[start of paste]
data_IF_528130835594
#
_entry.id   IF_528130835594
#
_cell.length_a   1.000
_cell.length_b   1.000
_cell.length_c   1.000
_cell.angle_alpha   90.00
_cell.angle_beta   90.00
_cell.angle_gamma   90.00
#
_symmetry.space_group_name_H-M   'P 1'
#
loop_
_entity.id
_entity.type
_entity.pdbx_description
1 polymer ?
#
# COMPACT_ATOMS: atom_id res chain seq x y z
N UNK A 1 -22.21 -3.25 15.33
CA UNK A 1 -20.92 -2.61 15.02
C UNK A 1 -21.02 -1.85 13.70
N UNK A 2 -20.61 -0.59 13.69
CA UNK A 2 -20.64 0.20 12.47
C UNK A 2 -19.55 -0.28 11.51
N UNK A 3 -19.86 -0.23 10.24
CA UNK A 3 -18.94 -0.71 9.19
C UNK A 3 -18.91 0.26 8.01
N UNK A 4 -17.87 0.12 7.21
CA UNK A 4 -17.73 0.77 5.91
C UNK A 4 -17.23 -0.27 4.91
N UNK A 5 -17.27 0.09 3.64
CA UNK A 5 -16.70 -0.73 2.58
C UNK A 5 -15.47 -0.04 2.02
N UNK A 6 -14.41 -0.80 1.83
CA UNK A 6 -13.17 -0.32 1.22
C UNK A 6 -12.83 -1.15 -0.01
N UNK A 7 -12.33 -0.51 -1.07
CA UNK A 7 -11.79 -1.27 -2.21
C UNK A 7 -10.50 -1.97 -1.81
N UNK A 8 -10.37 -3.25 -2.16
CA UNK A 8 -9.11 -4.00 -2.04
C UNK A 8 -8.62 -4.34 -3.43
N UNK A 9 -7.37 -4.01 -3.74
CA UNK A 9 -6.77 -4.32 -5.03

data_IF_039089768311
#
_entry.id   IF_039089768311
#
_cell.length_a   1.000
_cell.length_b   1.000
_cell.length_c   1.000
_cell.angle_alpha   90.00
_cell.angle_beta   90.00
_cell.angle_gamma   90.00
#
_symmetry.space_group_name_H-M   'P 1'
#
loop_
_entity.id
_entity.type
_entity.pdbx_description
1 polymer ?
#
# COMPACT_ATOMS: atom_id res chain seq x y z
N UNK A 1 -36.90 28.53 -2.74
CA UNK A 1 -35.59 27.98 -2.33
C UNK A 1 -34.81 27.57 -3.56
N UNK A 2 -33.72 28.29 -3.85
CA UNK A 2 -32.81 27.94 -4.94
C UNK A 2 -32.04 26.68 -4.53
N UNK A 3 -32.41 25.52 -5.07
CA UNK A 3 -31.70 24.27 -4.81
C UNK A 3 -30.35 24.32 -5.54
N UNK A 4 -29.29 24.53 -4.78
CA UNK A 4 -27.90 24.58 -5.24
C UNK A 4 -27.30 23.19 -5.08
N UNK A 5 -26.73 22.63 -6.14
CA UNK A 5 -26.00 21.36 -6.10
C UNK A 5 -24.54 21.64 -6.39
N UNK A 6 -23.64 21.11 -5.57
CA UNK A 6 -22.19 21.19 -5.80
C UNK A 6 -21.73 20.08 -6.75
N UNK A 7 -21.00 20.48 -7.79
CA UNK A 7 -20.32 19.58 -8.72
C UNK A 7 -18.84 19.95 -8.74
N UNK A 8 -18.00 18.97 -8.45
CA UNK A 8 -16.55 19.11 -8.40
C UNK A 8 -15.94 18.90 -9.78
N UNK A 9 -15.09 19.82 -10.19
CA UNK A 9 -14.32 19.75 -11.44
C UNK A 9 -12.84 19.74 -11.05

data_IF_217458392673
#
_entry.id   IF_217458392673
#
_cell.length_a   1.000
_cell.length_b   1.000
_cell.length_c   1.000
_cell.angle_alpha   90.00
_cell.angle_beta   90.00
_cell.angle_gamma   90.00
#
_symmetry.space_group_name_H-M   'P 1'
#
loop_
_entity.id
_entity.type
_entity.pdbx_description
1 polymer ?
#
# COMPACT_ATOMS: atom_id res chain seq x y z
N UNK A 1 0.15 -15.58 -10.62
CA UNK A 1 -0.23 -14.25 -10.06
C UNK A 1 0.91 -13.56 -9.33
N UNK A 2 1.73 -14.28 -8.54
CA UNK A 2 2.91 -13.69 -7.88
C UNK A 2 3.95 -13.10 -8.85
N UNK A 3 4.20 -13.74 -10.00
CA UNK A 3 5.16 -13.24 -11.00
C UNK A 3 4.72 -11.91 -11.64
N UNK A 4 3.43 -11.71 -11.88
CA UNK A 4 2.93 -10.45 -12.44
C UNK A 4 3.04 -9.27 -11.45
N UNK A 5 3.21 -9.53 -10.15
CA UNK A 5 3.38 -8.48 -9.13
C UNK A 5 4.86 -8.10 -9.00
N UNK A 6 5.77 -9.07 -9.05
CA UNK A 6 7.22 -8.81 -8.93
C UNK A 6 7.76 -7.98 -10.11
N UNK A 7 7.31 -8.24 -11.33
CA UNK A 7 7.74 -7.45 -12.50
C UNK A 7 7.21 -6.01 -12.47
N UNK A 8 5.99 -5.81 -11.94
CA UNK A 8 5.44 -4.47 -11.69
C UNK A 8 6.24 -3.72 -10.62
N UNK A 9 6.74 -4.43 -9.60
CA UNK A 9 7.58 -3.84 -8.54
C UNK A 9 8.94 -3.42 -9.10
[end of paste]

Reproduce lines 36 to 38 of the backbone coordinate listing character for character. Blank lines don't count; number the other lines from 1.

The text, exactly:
N UNK A 6 -14.41 -0.80 1.83
CA UNK A 6 -13.17 -0.32 1.22
C UNK A 6 -12.83 -1.15 -0.01